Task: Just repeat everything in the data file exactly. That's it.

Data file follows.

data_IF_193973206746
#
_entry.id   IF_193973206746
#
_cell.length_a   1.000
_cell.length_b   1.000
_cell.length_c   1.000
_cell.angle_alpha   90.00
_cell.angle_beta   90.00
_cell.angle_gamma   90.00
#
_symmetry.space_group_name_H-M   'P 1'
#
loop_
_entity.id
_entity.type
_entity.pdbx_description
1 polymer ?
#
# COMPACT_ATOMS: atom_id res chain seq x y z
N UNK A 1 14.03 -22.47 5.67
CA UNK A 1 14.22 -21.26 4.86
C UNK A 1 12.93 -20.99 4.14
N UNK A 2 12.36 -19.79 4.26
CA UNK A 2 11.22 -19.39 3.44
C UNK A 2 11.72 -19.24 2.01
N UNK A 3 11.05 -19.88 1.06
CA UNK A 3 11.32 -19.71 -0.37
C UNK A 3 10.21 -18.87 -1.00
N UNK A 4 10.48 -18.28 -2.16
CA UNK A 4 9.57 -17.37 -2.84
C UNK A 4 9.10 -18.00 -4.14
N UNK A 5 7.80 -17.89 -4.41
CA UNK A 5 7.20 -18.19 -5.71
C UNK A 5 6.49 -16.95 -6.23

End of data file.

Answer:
data_IF_193973206746
#
_entry.id   IF_193973206746
#
_cell.length_a   1.000
_cell.length_b   1.000
_cell.length_c   1.000
_cell.angle_alpha   90.00
_cell.angle_beta   90.00
_cell.angle_gamma   90.00
#
_symmetry.space_group_name_H-M   'P 1'
#
loop_
_entity.id
_entity.type
_entity.pdbx_description
1 polymer ?
#
# COMPACT_ATOMS: atom_id res chain seq x y z
N UNK A 1 14.03 -22.47 5.67
CA UNK A 1 14.22 -21.26 4.86
C UNK A 1 12.93 -20.99 4.14
N UNK A 2 12.36 -19.79 4.26
CA UNK A 2 11.22 -19.39 3.44
C UNK A 2 11.72 -19.24 2.01
N UNK A 3 11.05 -19.88 1.06
CA UNK A 3 11.32 -19.71 -0.37
C UNK A 3 10.21 -18.87 -1.00
N UNK A 4 10.48 -18.28 -2.16
CA UNK A 4 9.57 -17.37 -2.84
C UNK A 4 9.10 -18.00 -4.14
N UNK A 5 7.80 -17.89 -4.41
CA UNK A 5 7.20 -18.19 -5.71
C UNK A 5 6.49 -16.95 -6.23